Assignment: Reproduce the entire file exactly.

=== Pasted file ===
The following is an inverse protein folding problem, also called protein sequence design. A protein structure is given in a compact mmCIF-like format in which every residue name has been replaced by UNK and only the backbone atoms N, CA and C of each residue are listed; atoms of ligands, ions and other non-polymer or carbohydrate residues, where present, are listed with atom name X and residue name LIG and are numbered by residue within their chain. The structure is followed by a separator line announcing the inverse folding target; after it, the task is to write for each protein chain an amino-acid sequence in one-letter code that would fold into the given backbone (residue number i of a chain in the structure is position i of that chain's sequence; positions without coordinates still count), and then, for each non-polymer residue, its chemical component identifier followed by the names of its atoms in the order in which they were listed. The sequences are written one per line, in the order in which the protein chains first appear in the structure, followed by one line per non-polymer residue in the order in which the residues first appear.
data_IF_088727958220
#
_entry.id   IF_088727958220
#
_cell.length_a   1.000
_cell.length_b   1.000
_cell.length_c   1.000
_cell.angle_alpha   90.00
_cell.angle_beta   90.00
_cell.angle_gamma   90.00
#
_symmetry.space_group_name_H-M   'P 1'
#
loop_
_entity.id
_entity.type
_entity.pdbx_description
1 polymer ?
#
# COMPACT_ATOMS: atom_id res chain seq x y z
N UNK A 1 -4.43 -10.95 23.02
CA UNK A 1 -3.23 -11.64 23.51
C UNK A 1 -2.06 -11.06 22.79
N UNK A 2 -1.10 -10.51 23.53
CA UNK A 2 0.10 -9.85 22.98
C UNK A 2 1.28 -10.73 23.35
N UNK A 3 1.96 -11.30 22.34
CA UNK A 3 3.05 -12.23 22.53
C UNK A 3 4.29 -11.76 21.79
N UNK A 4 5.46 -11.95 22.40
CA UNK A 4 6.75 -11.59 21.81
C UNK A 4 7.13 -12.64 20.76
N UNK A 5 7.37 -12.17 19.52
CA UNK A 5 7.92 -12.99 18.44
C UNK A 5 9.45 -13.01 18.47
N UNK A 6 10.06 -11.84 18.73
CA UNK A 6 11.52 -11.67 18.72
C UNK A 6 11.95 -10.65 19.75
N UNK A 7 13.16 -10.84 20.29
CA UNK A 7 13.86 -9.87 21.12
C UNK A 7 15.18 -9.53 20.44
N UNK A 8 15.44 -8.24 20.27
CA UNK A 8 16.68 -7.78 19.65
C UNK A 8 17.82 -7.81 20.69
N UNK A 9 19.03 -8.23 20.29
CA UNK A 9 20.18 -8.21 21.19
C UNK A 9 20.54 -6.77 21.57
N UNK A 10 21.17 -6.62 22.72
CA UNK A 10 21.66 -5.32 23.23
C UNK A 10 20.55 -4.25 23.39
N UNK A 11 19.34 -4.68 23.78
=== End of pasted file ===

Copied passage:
The following is an inverse protein folding problem, also called protein sequence design. A protein structure is given in a compact mmCIF-like format in which every residue name has been replaced by UNK and only the backbone atoms N, CA and C of each residue are listed; atoms of ligands, ions and other non-polymer or carbohydrate residues, where present, are listed with atom name X and residue name LIG and are numbered by residue within their chain. The structure is followed by a separator line announcing the inverse folding target; after it, the task is to write for each protein chain an amino-acid sequence in one-letter code that would fold into the given backbone (residue number i of a chain in the structure is position i of that chain's sequence; positions without coordinates still count), and then, for each non-polymer residue, its chemical component identifier followed by the names of its atoms in the order in which they were listed. The sequences are written one per line, in the order in which the protein chains first appear in the structure, followed by one line per non-polymer residue in the order in which the residues first appear.
data_IF_088727958220
#
_entry.id   IF_088727958220
#
_cell.length_a   1.000
_cell.length_b   1.000
_cell.length_c   1.000
_cell.angle_alpha   90.00
_cell.angle_beta   90.00
_cell.angle_gamma   90.00
#
_symmetry.space_group_name_H-M   'P 1'
#
loop_
_entity.id
_entity.type
_entity.pdbx_description
1 polymer ?
#
# COMPACT_ATOMS: atom_id res chain seq x y z
N UNK A 1 -4.43 -10.95 23.02
CA UNK A 1 -3.23 -11.64 23.51
C UNK A 1 -2.06 -11.06 22.79
N UNK A 2 -1.10 -10.51 23.53
CA UNK A 2 0.10 -9.85 22.98
C UNK A 2 1.28 -10.73 23.35
N UNK A 3 1.96 -11.30 22.34
CA UNK A 3 3.05 -12.23 22.53
C UNK A 3 4.29 -11.76 21.79
N UNK A 4 5.46 -11.95 22.40
CA UNK A 4 6.75 -11.59 21.81
C UNK A 4 7.13 -12.64 20.76
N UNK A 5 7.37 -12.17 19.52
CA UNK A 5 7.92 -12.99 18.44
C UNK A 5 9.45 -13.01 18.47
N UNK A 6 10.06 -11.84 18.73
CA UNK A 6 11.52 -11.67 18.72
C UNK A 6 11.95 -10.65 19.75
N UNK A 7 13.16 -10.84 20.29
CA UNK A 7 13.86 -9.87 21.12
C UNK A 7 15.18 -9.53 20.44
N UNK A 8 15.44 -8.24 20.27
CA UNK A 8 16.68 -7.78 19.65
C UNK A 8 17.82 -7.81 20.69
N UNK A 9 19.03 -8.23 20.29
CA UNK A 9 20.18 -8.21 21.19
C UNK A 9 20.54 -6.77 21.57
N UNK A 10 21.17 -6.62 22.72
CA UNK A 10 21.66 -5.32 23.23
C UNK A 10 20.55 -4.25 23.39
N UNK A 11 19.34 -4.68 23.78